“After a storm, one birch fell in the field, an ivory buttress collapsed across
the pasture.  Up close, there is pink skin beneath the paper, green lichen
ascending in settlements of scales.  In the dark yard it beckons you back”
-Nathaniel Bellows
 

The chemistry of birch bark is what conveys its most amazing properties, and most likely is what secured this tree’s place in folklore, mythology, and poetry.  Birch bark is white because of the presence of a phytochemical, called betulin.  The total content of betulin ranges from 15-25%, depending on the species.  Betulin is hydrophobic, meaning that it resists water.  The whiteness (protection against light damage) and the water resistance led to birch bark being used in construction of canoes by native Americans.  Both betulin and its derivative, betulinic acid, are being studied for medicinal uses against melanoma, herpes, and HIV.

“The trunks of tall birches
Revealing the rib cage of a whale
Stranded by a still stream”
-William Jay Smith
 

Throughout history, humans have found a way to use nearly all the parts of the birch, so much so that it is often referred to as the “giving tree.”  It has an amazing ability to survive harsh circumstances, and is a first successional tree, quick to repopulate areas that have succumbed to fire or clear cutting.  (Though I couldn’t find data on this, I wonder if this ability is the reason its bark is not fireproof: fire is actually advantageous to a birch because it eliminates competitors and allows a chance to recolonize).  Because of its abilities, the birch has acquired quite a bit of symbolism in different cultures.  In Celtic cultures, the birch represents growth, renewal, stability, initiation, and adaptability.  In Gaelic folklore, it is associated with the land of the dead, and appears often in Scottish, English, and Irish folklore in association with fairies, death, or returning from the grave.  A tree with such near-legendary qualities and capacity for survival–how could it fail to inspire wonder?

“its bark
papyrus, its scars calligraphy, 
a ghost story written on
 
winding sheets, the trunk bowing, dead is
my father, the birch reading the news
of the day aloud as if we hadn’t
 
heard it, the root moss lit gas,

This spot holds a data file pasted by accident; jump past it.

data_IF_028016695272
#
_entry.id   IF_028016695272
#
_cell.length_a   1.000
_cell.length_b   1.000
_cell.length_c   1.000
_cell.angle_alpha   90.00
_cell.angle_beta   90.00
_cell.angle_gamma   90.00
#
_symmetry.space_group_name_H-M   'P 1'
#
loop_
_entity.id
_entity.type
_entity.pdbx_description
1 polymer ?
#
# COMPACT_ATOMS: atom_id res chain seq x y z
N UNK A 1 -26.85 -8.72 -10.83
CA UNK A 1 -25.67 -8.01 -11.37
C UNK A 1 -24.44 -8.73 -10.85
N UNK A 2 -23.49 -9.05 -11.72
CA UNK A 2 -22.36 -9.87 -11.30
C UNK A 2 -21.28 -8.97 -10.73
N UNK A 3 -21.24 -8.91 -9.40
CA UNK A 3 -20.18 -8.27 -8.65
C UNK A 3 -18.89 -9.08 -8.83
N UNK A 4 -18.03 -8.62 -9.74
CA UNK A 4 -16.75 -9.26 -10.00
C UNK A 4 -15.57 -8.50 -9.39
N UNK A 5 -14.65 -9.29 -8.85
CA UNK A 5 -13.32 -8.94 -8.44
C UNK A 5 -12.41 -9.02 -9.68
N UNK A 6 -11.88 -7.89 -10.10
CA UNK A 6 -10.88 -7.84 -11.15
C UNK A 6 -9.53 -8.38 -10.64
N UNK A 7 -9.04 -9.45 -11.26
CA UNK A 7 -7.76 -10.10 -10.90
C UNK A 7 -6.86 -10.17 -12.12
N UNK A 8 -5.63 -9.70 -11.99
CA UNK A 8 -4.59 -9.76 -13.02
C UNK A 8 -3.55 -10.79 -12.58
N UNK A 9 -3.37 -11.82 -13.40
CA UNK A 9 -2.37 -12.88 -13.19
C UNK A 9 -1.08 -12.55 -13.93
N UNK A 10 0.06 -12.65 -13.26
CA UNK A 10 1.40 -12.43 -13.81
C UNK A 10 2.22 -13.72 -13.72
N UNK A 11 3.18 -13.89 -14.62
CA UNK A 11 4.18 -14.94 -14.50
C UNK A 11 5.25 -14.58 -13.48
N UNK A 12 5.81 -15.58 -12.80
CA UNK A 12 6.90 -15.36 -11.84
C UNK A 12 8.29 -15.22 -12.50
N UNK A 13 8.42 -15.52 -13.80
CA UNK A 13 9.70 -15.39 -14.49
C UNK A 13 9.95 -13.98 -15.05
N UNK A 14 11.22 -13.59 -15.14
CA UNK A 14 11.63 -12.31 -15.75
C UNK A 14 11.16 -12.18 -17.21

like the veins on your ink-stained hand–
the birch all elbows, taking us in.
-Cynthia Zarin
 
 

REFERENCES:

“Birch,” by Cynthia Zarin.  Read it here.

“Birch,” Wikipedia.  Link.

Krasutsky, Pavel.  2002.  “Birch Bark Extractives.”  University of Minnesota-Duluth.  Link.

“Russian Birch,” by Nathaniel Bellows.  Read it here.

“Winter Morning,” by William Jay Smith.  Read it here.

Nothing Gold

leaves

“Nature’s first green is gold/Her hardest hue to hold”

Robert Frost had a way of describing nature that forces the reader to both take notice of the world around them and to think about their own lives, their own experiences.  The poem “Nothing Gold Can Stay” is both a meditation of the changing colors of leaves and of the brevity of beauty.  From the first bright green of a new leaf through the point when “leaf subsides to leaf,” Frost imbues this natural progression with human emotions of loss.  What do these changing colors really mean?

The different colors of leaves are due to three classes of pigments the leaves possess.  Greens are due to chlorophyll pigment, which absorbs light for use in photosynthesis, the process by which plants turn light into usable sugars.  Leaves appear green because these pigments absorb light in most of the color spectrum.  Green is the only color not absorbed, and so that wavelength is transmitted to our eyes.

Yellow, orange and brown colors are due to a class of accessory pigments called carotenoids.  Just like it sounds, these pigments also give color to carrots, as well as bananas, corn, and daffodils.  In leaves, carotenoids work to absorb pigments that chlorophyll can’t, thereby allowing the plant to use more of the sun’s energy.

Finally, the red color of autumn leaves is caused by another accessory pigment, anthocyanin.  In different plants, this pigment can appear red, purple, or blue.  Unlike chlorophyll and carotenoids, anthocyanin does not participate in photosynthesis.  Most anthocyanins are produced in the fall, in response to shortening days and less sunlight.

So the green leaves we see for most of the year actually contain several layered colors, hidden beneath the surface.  Chlorophyll is continuously produced and broken down during the growing season, but as fall approaches, production slows and stops, and finally all the chlorophyll is destroyed.  What we see in many deciduous trees are the remnants: yellows and oranges from the carotenoids that have been there all along, reds from anthocyanins appearing later in the season.  Slowly, the leaves die.

It is difficult to not have a sense of loss as the seasons change around us.  From year to year, after the bright pulse of autumn glory, leaves fall, green disappears, and it feels like an ending.  It is hard to think of the world, reborn, in the spring.  Though perhaps, as Robert Frost wrote, “nothing gold can stay,” we must remember that there will be new beauty in the world, new beginnings.

Think of this, always.

REFERENCES:

Frost, Robert and Edward Connery Lathem (ed.)  The Poetry of Robert Frost: The Collected Poems.  1969 Reed Business Information, Inc.  http://www.poets.org/viewmedia.php/prmMID/19977

Lee, David and Kevin Gould.  2002.  Why leaves turn red.  American Scientist 90(6): 524.                                        http://www.americanscientist.org/issues/feature/why-leaves-turn-red

“Why Leaves Change” USDA Forest Service. http://www.na.fs.fed.us/fhp/pubs/leaves/leaves.shtm